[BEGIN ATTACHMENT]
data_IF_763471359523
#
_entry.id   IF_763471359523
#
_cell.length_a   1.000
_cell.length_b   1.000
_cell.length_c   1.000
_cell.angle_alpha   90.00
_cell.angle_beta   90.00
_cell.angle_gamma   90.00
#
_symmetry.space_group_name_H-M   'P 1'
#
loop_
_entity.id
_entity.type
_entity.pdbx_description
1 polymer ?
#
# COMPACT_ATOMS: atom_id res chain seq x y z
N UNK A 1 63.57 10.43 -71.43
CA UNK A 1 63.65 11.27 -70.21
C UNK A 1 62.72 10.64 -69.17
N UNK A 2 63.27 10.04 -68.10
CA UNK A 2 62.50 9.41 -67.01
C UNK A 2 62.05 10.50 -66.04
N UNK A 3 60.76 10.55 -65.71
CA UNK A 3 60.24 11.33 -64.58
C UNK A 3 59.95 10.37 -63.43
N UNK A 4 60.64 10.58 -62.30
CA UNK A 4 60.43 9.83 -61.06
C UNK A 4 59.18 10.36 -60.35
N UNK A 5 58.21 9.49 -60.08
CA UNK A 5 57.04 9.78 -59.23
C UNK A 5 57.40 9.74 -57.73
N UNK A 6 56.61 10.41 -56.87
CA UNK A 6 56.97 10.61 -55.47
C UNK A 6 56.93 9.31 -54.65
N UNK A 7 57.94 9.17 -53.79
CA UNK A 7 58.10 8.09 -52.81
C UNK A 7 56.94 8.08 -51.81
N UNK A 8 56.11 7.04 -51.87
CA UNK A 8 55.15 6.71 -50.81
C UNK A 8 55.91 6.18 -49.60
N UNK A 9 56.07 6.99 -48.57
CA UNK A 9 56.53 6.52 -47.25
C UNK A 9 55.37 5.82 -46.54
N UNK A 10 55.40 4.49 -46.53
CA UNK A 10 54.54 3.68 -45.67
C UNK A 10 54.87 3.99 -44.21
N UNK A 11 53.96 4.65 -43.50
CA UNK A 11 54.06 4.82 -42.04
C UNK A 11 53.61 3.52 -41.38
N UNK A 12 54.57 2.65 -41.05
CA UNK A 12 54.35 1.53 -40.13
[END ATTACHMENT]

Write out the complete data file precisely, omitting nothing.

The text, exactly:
data_IF_763471359523
#
_entry.id   IF_763471359523
#
_cell.length_a   1.000
_cell.length_b   1.000
_cell.length_c   1.000
_cell.angle_alpha   90.00
_cell.angle_beta   90.00
_cell.angle_gamma   90.00
#
_symmetry.space_group_name_H-M   'P 1'
#
loop_
_entity.id
_entity.type
_entity.pdbx_description
1 polymer ?
#
# COMPACT_ATOMS: atom_id res chain seq x y z
N UNK A 1 63.57 10.43 -71.43
CA UNK A 1 63.65 11.27 -70.21
C UNK A 1 62.72 10.64 -69.17
N UNK A 2 63.27 10.04 -68.10
CA UNK A 2 62.50 9.41 -67.01
C UNK A 2 62.05 10.50 -66.04
N UNK A 3 60.76 10.55 -65.71
CA UNK A 3 60.24 11.33 -64.58
C UNK A 3 59.95 10.37 -63.43
N UNK A 4 60.64 10.58 -62.30
CA UNK A 4 60.43 9.83 -61.06
C UNK A 4 59.18 10.36 -60.35
N UNK A 5 58.21 9.49 -60.08
CA UNK A 5 57.04 9.78 -59.23
C UNK A 5 57.40 9.74 -57.73
N UNK A 6 56.61 10.41 -56.87
CA UNK A 6 56.97 10.61 -55.47
C UNK A 6 56.93 9.31 -54.65
N UNK A 7 57.94 9.17 -53.79
CA UNK A 7 58.10 8.09 -52.81
C UNK A 7 56.94 8.08 -51.81
N UNK A 8 56.11 7.04 -51.87
CA UNK A 8 55.15 6.71 -50.81
C UNK A 8 55.91 6.18 -49.60
N UNK A 9 56.07 6.99 -48.57
CA UNK A 9 56.53 6.52 -47.25
C UNK A 9 55.37 5.82 -46.54
N UNK A 10 55.40 4.49 -46.53
CA UNK A 10 54.54 3.68 -45.67
C UNK A 10 54.87 3.99 -44.21
N UNK A 11 53.96 4.65 -43.50
CA UNK A 11 54.06 4.82 -42.04
C UNK A 11 53.61 3.52 -41.38
N UNK A 12 54.57 2.65 -41.05
CA UNK A 12 54.35 1.53 -40.13